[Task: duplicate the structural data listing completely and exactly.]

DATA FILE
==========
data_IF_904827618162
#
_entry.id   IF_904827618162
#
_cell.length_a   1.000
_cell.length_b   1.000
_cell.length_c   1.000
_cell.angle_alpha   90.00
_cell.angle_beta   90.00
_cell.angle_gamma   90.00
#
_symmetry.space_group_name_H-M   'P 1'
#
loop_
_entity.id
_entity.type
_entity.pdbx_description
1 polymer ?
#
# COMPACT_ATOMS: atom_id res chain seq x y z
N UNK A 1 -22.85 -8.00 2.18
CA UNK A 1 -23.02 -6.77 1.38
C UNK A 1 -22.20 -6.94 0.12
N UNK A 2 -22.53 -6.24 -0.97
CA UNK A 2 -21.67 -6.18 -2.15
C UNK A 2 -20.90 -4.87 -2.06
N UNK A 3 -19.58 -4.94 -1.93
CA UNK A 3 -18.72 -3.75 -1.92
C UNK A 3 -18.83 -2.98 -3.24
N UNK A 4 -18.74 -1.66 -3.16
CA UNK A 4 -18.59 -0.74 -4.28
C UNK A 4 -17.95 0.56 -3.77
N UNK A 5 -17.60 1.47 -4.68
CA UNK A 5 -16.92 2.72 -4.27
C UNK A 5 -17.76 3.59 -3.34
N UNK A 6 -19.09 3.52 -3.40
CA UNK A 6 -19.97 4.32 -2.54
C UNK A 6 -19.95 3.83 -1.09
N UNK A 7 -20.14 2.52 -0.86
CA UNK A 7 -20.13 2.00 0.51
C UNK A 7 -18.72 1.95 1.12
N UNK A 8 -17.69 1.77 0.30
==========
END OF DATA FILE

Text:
data_IF_904827618162
#
_entry.id   IF_904827618162
#
_cell.length_a   1.000
_cell.length_b   1.000
_cell.length_c   1.000
_cell.angle_alpha   90.00
_cell.angle_beta   90.00
_cell.angle_gamma   90.00
#
_symmetry.space_group_name_H-M   'P 1'
#
loop_
_entity.id
_entity.type
_entity.pdbx_description
1 polymer ?
#
# COMPACT_ATOMS: atom_id res chain seq x y z
N UNK A 1 -22.85 -8.00 2.18
CA UNK A 1 -23.02 -6.77 1.38
C UNK A 1 -22.20 -6.94 0.12
N UNK A 2 -22.53 -6.24 -0.97
CA UNK A 2 -21.67 -6.18 -2.15
C UNK A 2 -20.90 -4.87 -2.06
N UNK A 3 -19.58 -4.94 -1.93
CA UNK A 3 -18.72 -3.75 -1.92
C UNK A 3 -18.83 -2.98 -3.24
N UNK A 4 -18.74 -1.66 -3.16
CA UNK A 4 -18.59 -0.74 -4.28
C UNK A 4 -17.95 0.56 -3.77
N UNK A 5 -17.60 1.47 -4.68
CA UNK A 5 -16.92 2.72 -4.27
C UNK A 5 -17.76 3.59 -3.34
N UNK A 6 -19.09 3.52 -3.40
CA UNK A 6 -19.97 4.32 -2.54
C UNK A 6 -19.95 3.83 -1.09
N UNK A 7 -20.14 2.52 -0.86
CA UNK A 7 -20.13 2.00 0.51
C UNK A 7 -18.72 1.95 1.12
N UNK A 8 -17.69 1.77 0.30